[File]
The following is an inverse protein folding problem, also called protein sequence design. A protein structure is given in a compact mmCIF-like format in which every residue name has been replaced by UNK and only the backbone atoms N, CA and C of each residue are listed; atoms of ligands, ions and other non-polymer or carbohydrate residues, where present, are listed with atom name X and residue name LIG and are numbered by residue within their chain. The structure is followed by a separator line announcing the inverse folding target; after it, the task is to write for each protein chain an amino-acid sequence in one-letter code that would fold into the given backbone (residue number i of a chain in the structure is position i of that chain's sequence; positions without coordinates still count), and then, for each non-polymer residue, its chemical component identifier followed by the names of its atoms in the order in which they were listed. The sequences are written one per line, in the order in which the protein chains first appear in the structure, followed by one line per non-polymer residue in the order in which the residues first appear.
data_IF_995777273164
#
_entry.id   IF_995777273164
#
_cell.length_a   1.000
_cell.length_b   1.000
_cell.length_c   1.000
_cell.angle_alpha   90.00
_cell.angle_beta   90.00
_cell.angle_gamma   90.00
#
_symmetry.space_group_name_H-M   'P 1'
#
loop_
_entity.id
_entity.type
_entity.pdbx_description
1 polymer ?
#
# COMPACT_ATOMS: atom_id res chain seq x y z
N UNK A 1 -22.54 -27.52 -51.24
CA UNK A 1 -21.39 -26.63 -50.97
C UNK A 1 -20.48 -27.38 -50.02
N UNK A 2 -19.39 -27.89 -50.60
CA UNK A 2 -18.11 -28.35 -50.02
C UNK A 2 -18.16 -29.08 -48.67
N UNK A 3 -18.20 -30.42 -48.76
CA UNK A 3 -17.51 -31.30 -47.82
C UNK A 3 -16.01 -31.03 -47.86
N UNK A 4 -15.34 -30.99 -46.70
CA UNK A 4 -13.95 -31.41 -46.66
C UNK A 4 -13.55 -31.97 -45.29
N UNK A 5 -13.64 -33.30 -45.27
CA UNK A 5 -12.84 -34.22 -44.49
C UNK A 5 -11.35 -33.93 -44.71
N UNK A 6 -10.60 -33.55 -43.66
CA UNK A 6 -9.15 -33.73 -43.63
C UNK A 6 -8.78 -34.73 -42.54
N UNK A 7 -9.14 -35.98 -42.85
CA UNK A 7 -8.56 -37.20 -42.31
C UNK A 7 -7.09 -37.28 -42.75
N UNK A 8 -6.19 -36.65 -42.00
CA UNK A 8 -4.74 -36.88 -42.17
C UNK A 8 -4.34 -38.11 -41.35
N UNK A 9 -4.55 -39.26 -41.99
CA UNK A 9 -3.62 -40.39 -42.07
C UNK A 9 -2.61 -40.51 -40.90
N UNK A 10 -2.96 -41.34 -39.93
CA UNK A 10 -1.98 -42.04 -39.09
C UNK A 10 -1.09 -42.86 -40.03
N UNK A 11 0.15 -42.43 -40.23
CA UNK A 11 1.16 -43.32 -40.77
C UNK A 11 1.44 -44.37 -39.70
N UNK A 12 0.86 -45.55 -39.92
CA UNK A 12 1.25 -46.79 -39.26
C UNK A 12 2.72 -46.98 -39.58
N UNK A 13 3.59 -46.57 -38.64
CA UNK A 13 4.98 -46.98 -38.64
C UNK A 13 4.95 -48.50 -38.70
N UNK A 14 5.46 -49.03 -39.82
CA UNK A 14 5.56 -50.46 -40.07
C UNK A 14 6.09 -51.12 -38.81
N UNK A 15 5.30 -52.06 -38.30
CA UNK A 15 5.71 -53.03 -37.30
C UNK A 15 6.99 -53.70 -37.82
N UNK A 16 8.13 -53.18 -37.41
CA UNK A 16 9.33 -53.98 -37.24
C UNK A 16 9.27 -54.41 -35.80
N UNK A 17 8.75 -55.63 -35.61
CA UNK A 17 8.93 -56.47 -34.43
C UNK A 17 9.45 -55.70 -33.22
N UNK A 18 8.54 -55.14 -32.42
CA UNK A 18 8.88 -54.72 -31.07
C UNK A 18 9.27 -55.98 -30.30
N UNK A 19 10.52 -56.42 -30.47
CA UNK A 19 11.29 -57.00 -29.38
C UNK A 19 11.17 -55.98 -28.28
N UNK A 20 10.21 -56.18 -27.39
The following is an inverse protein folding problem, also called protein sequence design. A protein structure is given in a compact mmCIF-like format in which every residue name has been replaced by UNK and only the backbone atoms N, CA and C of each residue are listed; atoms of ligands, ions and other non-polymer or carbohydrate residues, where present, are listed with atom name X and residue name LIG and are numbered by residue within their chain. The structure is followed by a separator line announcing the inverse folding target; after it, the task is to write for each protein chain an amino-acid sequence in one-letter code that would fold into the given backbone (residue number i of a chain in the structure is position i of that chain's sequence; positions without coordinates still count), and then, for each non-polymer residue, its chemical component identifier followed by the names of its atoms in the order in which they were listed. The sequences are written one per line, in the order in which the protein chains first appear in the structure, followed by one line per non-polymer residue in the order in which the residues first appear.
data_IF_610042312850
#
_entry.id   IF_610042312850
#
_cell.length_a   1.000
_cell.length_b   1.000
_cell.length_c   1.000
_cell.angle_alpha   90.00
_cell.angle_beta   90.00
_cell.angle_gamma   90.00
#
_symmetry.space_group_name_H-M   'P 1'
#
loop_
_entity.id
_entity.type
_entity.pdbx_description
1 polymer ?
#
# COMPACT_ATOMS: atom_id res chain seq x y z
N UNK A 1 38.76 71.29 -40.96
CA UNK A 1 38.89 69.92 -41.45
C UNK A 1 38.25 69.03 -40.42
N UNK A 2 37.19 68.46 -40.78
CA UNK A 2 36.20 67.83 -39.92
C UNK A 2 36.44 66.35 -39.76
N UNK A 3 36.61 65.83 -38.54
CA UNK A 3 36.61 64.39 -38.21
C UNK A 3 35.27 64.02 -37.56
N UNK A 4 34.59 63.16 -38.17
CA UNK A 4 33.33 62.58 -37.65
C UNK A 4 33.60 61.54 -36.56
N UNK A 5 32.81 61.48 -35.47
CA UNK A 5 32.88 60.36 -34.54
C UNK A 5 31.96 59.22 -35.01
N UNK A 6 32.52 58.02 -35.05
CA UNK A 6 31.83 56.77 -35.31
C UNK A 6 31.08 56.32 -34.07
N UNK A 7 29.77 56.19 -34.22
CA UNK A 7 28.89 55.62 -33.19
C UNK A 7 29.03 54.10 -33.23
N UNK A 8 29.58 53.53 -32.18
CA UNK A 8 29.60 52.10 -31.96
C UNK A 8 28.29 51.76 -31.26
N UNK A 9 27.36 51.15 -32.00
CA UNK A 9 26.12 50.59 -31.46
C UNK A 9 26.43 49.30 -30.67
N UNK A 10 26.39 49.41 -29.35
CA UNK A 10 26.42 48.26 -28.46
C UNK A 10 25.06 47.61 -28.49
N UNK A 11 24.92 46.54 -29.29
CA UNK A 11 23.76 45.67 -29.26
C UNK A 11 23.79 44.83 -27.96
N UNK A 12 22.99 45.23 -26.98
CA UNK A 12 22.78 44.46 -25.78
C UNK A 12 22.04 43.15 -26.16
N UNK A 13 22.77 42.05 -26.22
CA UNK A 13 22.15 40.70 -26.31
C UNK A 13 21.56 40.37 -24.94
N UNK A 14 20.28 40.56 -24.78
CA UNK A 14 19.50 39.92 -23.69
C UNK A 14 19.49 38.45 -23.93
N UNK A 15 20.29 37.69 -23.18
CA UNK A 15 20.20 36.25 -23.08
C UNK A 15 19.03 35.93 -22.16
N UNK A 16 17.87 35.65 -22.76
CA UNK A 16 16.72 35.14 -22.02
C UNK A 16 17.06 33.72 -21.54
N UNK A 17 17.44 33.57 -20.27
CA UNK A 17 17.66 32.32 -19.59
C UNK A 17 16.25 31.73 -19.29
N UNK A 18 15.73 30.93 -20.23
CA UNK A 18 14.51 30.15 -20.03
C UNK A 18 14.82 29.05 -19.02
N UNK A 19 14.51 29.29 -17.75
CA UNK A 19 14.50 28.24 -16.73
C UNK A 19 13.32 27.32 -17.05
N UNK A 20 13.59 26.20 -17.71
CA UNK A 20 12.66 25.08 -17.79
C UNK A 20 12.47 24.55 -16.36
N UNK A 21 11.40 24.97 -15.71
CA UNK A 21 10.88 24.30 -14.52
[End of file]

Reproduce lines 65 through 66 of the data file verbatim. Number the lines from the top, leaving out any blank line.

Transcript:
CA UNK A 15 5.71 -53.03 -37.30
C UNK A 15 6.99 -53.70 -37.82